- Division of Insurance
Life insurance can help families that could struggle financially if a family member dies unexpectedly by replacing lost income or providing funds to beneficiaries to pay living expenses. A recent survey from the National Association of Insurance Commissioners (NAIC) found that over half of survey respondents believe that if they died within the next 10 years, their beneficiaries would depend on their life insurance payout to meet their financial obligations.
This Life Insurance Awareness Month marks an opportune time for Massachusetts residents who have purchased a life insurance policy or are considering purchasing a life insurance policy to review their circumstances and decide whether coverage is right for them. “Life insurance can be a critical component of preparing for your family’s future and it’s important to feel confident that your family will be financially secure," said Commissioner of Insurance Gary Anderson.
To increase awareness about life insurance, the Massachusetts Division of Insurance offers the following advice:
- To determine what policy is best for you, you should consider all available assets and compare them to your family’s obligations, including burial and final illness expenses immediately due; ongoing financial expenses as home mortgages, utility bills, and day-care costs; and funding the long-term expenses of college tuitions and retirement.
- Massachusetts law allows you ten days to change your mind about purchasing a life insurance policy. This is called a free look period. If you decide to cancel the policy within ten days of purchasing it, the company will return all of the premiums you have paid.
- When purchasing life insurance, shop around and compare policies and premiums. Be sure that you understand the type of policy you are purchasing and how the benefits are paid when you die, as well as whether there is a cash value should you surrender the policy. There are four basic types of life insurance:
- Term Life policies provide a death benefit to your beneficiary if you die within the policy term. Term Life Insurance premiums generally are less expensive but premiums can increase as you age. Term polices typically do not have any cash value.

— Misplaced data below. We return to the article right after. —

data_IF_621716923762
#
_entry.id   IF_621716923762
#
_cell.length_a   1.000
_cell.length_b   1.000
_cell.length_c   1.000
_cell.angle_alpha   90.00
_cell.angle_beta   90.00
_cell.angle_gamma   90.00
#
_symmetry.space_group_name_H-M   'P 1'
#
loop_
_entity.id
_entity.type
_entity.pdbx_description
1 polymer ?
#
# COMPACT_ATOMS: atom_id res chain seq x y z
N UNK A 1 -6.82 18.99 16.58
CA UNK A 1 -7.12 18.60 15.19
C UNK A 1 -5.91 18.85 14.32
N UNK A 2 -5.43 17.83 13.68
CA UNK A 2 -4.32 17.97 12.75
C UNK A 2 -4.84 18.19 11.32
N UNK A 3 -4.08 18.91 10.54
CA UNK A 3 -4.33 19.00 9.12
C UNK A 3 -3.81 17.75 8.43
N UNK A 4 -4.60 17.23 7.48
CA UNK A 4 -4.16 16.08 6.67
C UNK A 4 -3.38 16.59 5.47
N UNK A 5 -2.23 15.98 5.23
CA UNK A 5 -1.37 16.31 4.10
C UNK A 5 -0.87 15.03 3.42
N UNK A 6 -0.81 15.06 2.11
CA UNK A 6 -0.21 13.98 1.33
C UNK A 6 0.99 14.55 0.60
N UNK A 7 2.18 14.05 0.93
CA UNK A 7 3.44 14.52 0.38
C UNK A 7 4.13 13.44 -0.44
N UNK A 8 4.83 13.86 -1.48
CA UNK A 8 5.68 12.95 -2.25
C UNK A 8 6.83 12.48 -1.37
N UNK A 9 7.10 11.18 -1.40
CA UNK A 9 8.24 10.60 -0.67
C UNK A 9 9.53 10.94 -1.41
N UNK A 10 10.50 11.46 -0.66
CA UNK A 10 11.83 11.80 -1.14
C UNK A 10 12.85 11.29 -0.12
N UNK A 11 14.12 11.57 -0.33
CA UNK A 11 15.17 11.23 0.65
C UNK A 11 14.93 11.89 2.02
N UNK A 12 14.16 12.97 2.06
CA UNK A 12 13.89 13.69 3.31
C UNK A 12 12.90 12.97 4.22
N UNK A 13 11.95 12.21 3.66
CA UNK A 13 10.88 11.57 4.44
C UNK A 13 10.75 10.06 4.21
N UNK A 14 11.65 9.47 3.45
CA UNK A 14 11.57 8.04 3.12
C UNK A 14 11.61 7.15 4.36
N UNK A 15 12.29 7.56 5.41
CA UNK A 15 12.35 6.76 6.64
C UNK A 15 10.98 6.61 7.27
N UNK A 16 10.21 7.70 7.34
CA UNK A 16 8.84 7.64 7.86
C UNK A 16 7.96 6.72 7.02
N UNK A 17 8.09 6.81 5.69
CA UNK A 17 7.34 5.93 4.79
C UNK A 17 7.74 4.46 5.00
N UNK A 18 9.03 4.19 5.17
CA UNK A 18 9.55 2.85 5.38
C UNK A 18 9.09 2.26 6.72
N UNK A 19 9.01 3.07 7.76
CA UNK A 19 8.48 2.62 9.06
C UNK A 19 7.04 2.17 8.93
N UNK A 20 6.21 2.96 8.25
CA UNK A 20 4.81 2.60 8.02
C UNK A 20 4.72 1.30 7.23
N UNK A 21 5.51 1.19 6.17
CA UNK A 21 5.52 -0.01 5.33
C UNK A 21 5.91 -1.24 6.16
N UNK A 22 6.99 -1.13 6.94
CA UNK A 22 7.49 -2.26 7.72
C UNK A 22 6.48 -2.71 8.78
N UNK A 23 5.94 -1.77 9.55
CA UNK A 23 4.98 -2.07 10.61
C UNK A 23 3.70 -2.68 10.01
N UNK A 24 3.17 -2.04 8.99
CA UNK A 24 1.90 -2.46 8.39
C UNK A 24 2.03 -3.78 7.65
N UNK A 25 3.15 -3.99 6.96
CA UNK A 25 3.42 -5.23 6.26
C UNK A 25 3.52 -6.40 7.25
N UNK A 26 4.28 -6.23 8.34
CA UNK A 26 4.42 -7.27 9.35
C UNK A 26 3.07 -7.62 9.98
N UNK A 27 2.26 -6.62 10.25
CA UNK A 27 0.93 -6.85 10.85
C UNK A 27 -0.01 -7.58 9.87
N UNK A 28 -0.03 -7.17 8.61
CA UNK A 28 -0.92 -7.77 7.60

- Whole Life policies, which may also be called straight life, ordinary life, or permanent insurance, provide a death benefit regardless of when you die, as long as your policy is active and you pay all necessary premiums.
- Universal Life policies, which may also be referred to as Flexible Premium Universal Life, let you vary the amount and timing of your premium, as long as the premium that you pay is enough to keep the policy in force. It is very important with this type of policy to closely review your annual statement and be aware of the cost of insurance, the depletion of cash value, and the policy value.
- Variable Life policies vary based on the investment performance of the assets in which your premium payments are invested. Death benefits and cash values are directly related to the performance of investment options you choose.
- You will usually be required to fill out a health and lifestyle questionnaire in order to purchase a life insurance policy and you may need to have a medical exam. The cost of your policy takes into account your age, height, weight, medical history, occupation, family health history and other personal habits like smoking, as well as whether you regularly engage in activities considered risky by the insurer such as motorcycle riding, skiing, or climbing. Any false statements on the application could reduce or cancel your coverage.
- Likewise, if you have an existing policy and are considering a new policy, or have an existing policy that lapses, your health may affect your ability to get a new policy or the premiums you will pay.
- Review existing policies once a year or following major life events such as divorce or remarriage to make sure that you do not need to make changes to your named beneficiaries. There are no restrictions on the number of beneficiaries you can name, or how you decide to divide your assets amongst them. However, generally, insurance companies will not award death benefits to a minor. It is also recommended you name a second or third beneficiary, also known as contingent beneficiaries, in case something happens to your primary beneficiary.
- It is the responsibility of the beneficiary to notify the insurance company of your death, which is why it is important to keep your policy information safe and accessible, and keep your beneficiary fully informed. A death certificate or other legal document will be required to verify your death.
Every year, millions of dollars in life insurance benefits remain unclaimed either because beneficiaries can't find their deceased loved ones' policies or, in some cases, may not even know the policies exist. To help solve this issue, the NAIC created a free online resource to search for missing polices. Additional information about this life insurance locator can be found here: https://www.mass.gov/service-details/lost-policy-locator-annuities-and-life-insurance.
More information about life insurance can be found on the Division of Insurance’s website: www.mass.gov/life-insurance. If you have questions about your particular policy, or are considering purchasing one, contact your insurance agent or company.